When considering which AED to prescribe when managing a newly diagnosed patient with epilepsy, several considerations enter the equation. Foremost is the seizure or seizures type. As mentioned previously, narrow-spectrum AEDs might exacerbate generalized onset seizures. Secondly, gender, age, the presence of comorbidities, presence of polytherapy, and history of adverse effects are factors that need to be considered when initiating treatment with an AED.
In the case of women of childbearing potential, who will continue taking the AED during pregnancy, medications such as lamotrigine or carbamazepine do not increase the risk of fetal malformations when compared to pregnant women without epilepsy, while valproate or phenobarbital have a very high potential for inducing major malformations and neurodevelopmental delay (Ref 7, 8).
With respect to age, elderly patients tend to use polytherapy for treatment of comorbidities and therefore AEDs with few or no drug-drug interactions, such as levetiracetam or pregabalin, are desirable compared to AEDs with strong hepatic enzyme induction or inhibition, such as carbamazepine or valproate, respectively. In the case of comorbidities, such as cognitive problems or developmental delay, some AEDs tend to be associated with fewer cognitive side effects, such as levetiracetam or lacosamide, than medications such as phenobarbital, phenytoin, or pregabalin. In the case of psychiatric comorbidities (such as mood and anxiety disorders, which are present in up to 70% of patients with epilepsy), certain AEDs tend to be associated with negative effects, such as phenobarbital, topiramate, or levetiracetam, while lamotrigine and carbamazepine can have beneficial effects.
In patients with migraine, which is estimated to be increased fourfold in epilepsy patients when compared to the general population, topiramate and gabapentin might be the preferred AEDs due to their beneficial effects on headache. And in the case of patients with osteoporosis, medications such as phenytoin, carbamazepine, and valproate have shown to accelerate bone loss, while medications such as levetiracetam or lacosamide have not shown this toxicity. Finally, if a patient has a history of skin idiosyncratic reactions, AEDs such as lamotrigine, carbamazepine, and phenytoin might not be considered as the first choice for initiating treatment, given their high association with rash, and rather levetiracetam, pregabalin, or lacosamide might be a better choice.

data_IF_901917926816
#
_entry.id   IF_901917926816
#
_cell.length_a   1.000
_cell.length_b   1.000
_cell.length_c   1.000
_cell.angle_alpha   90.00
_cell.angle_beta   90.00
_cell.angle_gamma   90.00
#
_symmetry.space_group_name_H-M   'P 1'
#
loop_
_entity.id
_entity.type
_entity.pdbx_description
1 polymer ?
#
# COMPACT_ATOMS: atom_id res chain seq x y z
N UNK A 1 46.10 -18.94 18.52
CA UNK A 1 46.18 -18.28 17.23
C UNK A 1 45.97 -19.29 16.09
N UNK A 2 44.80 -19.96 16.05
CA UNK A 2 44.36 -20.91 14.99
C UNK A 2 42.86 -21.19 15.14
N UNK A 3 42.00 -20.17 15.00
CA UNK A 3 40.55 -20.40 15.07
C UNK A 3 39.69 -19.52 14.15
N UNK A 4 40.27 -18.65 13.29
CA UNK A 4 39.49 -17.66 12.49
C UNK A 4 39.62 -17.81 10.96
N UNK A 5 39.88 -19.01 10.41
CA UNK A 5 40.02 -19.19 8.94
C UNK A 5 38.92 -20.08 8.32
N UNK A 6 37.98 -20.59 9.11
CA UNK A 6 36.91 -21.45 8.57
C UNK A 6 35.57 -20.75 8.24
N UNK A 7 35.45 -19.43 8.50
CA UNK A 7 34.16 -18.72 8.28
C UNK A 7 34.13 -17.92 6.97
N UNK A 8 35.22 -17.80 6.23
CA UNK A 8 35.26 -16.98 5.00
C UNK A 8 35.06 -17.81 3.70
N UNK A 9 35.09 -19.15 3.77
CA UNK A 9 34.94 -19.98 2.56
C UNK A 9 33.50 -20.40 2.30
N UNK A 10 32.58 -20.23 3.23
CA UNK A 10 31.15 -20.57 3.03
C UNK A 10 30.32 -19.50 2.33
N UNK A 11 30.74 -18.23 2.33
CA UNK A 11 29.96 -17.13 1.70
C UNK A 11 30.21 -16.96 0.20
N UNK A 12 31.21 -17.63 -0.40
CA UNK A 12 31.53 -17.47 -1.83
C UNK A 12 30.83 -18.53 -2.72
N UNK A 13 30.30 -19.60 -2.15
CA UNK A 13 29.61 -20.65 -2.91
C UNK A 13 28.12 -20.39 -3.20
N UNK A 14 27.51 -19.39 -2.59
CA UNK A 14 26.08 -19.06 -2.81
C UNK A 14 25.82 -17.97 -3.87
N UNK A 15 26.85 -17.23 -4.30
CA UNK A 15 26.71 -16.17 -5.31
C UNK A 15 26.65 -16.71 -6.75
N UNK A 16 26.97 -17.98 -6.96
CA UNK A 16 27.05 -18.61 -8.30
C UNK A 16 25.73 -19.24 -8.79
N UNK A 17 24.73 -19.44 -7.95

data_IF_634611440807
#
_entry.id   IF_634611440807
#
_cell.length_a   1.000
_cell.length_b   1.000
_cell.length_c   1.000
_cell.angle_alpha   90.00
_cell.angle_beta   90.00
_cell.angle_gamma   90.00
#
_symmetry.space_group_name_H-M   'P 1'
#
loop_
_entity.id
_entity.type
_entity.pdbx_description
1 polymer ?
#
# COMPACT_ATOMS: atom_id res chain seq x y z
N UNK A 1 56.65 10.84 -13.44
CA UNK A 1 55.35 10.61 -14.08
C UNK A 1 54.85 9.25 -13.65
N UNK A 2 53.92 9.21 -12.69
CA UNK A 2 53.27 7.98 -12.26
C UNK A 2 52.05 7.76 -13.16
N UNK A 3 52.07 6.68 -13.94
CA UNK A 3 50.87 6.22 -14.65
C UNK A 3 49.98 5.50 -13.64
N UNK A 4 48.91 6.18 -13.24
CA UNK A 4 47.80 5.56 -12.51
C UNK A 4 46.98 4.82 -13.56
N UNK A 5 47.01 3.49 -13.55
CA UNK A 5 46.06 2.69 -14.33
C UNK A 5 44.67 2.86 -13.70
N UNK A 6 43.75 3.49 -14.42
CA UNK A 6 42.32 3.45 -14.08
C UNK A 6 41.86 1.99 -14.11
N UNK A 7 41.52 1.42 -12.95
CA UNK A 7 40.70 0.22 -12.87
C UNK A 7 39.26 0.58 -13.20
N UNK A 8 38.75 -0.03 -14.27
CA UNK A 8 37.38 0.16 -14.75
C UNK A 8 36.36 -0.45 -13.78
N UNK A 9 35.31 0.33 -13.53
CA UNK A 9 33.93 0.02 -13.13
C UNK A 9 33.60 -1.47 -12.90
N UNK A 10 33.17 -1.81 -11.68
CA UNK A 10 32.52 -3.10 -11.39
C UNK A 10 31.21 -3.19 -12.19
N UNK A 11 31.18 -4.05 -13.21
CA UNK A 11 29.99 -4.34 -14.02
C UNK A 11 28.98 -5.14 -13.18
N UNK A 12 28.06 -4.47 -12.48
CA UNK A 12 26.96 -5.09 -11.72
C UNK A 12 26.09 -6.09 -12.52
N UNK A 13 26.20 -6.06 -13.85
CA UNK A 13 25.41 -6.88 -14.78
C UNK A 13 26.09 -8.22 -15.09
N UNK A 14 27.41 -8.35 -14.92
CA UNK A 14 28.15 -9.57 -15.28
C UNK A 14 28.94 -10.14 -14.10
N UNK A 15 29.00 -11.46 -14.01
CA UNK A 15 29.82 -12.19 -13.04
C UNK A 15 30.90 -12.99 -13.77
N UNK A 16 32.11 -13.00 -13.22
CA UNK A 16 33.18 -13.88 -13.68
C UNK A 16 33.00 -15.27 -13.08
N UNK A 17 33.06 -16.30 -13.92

Branded vs. Generic Formulations
Finally, given the potential differences in bioavailability between branded and generic formulations, which can range between 80% and 125% of the reference compound (with respect to the 90 confidence interval of the rations of the AUC, Cmax and Tmax) as per FDA guidelines (Ref 9, 10) , the American Academy of Neurology (Ref 11) and American Epilepsy Society recommend avoiding substituting between the different formulations.
It is now possible to better customize the treatment of epilepsy given the multiple AEDs available. For most newly diagnosed patients, the newer generation of AEDs seem to be the better choice given their safety, tolerability, and improved pharmacokinetic properties when compared to the older AEDs. Important factors to consider when deciding which AED to prescribe include seizure type, age, gender, presence of comorbidities, and type of formulation.
- Commission on Classification and Terminology of the International League Against Epilepsy (1989) Proposal for revised classification of epilepsies and epileptic syndromes. Epilepsia 30: 389-99.
- King-Stephens, D. “Epilepsy: Anatomy, Physiology, Pathophysiology and Disorders.” Neuromodulation. Krames ES, Peckham PH, Rezai AR, Eds. Elsevier, London, England 2009: 619-624.
- Kwan P, et al. New England Journal of Medicine. 2000;342:314-9.
- Cloyd JC, et al. Pharmacotherapy. 2000;20:139S-151S.
- Pack A, et al. Neurology. 2003;60:A432.
- Brodie MJ, et al. Lancet. 2000;356:323-9.
- Meador K, et al, Neurology. 2006;67:407-12.
- Meador K, International Review on Neurobiology.
- Meyer MC. J Clin Psychiatry. 2001;62(Suppl 5):4-9.
- www.fda.gov/cder.orange/obannual, 2007.
- Neurology. 1990;40:1647-1651.
California Pacific Medical Center
- Neuroscience Institute Epilepsy Program -
Diagnosis, Medical Management, Epilepsy Surgery
San Francisco | Marin | San Mateo | San Francisco Bay Area